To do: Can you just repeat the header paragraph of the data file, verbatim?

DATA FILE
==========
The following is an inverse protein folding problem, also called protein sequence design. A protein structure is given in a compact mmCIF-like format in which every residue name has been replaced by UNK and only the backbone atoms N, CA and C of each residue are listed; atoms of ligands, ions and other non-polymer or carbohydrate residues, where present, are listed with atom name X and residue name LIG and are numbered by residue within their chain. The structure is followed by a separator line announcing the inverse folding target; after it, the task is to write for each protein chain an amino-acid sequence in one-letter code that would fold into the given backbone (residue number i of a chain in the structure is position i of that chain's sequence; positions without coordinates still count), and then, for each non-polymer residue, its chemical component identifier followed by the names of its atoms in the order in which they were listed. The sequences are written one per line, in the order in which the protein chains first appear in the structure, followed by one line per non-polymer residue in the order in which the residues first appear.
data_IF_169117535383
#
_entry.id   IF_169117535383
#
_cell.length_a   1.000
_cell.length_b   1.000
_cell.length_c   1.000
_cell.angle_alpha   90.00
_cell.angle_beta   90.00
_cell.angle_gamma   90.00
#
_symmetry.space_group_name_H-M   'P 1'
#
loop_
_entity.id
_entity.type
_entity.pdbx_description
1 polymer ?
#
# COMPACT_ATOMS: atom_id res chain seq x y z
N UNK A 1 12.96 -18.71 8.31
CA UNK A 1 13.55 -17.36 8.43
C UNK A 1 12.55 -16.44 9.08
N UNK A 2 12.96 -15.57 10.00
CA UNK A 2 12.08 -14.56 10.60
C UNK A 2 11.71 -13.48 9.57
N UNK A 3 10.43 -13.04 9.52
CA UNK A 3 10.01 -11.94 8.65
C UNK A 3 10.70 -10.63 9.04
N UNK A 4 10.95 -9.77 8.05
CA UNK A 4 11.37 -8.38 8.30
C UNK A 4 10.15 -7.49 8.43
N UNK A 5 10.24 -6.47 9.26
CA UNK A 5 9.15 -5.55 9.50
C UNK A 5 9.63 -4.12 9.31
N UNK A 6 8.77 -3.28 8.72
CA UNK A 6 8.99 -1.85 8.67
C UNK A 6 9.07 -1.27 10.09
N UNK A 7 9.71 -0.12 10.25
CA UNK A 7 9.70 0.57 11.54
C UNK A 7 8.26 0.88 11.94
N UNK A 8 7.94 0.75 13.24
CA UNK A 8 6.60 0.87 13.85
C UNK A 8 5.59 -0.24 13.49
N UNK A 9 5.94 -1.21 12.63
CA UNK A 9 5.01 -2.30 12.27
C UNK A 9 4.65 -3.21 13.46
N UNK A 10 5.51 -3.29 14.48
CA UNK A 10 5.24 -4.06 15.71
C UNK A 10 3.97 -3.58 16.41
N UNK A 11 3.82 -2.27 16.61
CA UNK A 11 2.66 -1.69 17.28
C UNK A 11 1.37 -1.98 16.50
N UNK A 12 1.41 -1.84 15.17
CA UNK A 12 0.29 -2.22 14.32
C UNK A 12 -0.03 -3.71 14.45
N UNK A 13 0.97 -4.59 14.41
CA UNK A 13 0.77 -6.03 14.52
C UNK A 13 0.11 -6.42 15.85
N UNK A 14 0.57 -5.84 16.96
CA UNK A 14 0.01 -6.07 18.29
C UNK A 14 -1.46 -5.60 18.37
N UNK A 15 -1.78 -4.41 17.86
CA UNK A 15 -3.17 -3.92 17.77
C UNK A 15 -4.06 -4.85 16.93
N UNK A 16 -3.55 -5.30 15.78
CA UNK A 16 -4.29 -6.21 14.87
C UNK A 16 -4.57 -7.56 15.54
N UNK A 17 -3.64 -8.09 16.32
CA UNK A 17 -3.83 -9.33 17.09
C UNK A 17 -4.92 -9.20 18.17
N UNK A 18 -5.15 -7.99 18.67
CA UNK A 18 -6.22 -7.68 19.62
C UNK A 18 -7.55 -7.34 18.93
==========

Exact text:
The following is an inverse protein folding problem, also called protein sequence design. A protein structure is given in a compact mmCIF-like format in which every residue name has been replaced by UNK and only the backbone atoms N, CA and C of each residue are listed; atoms of ligands, ions and other non-polymer or carbohydrate residues, where present, are listed with atom name X and residue name LIG and are numbered by residue within their chain. The structure is followed by a separator line announcing the inverse folding target; after it, the task is to write for each protein chain an amino-acid sequence in one-letter code that would fold into the given backbone (residue number i of a chain in the structure is position i of that chain's sequence; positions without coordinates still count), and then, for each non-polymer residue, its chemical component identifier followed by the names of its atoms in the order in which they were listed. The sequences are written one per line, in the order in which the protein chains first appear in the structure, followed by one line per non-polymer residue in the order in which the residues first appear.